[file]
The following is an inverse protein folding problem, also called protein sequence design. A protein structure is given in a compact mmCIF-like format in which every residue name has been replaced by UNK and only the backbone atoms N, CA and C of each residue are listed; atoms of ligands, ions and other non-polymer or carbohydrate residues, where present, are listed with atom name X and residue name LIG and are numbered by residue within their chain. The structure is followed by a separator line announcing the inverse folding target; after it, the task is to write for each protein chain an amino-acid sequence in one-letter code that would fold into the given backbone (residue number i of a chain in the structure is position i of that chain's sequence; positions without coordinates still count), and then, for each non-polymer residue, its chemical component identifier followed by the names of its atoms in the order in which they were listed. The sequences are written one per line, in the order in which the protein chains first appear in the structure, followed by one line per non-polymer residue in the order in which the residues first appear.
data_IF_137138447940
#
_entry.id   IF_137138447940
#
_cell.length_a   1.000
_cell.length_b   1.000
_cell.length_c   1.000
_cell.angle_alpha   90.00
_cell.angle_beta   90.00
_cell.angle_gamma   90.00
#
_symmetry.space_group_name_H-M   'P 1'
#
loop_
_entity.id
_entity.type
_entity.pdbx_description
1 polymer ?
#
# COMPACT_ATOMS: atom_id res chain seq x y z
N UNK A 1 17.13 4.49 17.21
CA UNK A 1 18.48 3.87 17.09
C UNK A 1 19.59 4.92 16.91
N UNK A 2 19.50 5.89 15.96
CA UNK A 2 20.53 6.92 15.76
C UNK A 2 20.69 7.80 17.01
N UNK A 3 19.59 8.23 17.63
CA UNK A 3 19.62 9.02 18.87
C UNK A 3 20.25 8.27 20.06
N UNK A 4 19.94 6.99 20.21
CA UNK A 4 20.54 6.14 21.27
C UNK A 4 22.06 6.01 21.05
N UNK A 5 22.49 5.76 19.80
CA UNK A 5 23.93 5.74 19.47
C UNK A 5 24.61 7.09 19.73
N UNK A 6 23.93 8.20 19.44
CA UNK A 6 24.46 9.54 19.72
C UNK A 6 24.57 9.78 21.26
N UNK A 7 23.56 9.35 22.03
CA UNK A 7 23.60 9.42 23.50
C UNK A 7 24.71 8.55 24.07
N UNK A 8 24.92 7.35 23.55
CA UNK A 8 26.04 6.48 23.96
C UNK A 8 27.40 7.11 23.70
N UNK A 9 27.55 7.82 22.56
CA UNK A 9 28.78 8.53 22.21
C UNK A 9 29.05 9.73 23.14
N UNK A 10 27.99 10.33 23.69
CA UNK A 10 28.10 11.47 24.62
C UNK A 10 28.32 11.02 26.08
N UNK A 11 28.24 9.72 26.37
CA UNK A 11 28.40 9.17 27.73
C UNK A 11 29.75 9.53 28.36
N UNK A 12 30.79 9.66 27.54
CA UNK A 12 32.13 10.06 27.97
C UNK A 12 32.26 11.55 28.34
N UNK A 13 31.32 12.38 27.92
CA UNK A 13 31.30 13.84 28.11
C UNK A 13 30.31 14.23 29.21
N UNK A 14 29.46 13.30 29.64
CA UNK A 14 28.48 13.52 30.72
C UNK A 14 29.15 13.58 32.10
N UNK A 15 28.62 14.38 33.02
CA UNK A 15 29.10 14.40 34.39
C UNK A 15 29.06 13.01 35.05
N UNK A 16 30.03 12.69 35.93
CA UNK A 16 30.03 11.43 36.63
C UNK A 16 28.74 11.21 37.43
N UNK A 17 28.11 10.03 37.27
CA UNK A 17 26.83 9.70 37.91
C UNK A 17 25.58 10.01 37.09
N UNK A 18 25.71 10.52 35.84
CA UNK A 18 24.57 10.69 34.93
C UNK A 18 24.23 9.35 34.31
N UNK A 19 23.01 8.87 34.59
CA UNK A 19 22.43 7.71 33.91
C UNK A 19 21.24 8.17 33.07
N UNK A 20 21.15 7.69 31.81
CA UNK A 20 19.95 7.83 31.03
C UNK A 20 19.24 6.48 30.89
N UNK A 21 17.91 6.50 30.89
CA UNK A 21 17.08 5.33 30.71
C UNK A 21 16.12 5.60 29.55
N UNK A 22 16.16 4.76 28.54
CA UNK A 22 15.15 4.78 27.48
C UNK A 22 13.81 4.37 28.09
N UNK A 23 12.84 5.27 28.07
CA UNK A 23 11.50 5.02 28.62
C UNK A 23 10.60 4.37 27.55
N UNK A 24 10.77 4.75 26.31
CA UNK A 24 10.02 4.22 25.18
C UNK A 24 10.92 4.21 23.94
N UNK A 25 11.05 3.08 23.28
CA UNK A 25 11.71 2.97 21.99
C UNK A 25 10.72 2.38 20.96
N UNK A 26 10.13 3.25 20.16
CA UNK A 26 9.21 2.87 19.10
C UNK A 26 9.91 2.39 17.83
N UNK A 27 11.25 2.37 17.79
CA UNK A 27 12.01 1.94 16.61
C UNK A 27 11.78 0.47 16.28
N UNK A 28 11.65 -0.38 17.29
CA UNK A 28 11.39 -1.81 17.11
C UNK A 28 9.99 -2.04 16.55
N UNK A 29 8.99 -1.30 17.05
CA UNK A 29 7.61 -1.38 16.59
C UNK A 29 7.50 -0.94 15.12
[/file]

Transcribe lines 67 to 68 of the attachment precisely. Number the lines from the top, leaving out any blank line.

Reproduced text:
N UNK A 16 30.03 12.69 35.93
CA UNK A 16 30.03 11.43 36.63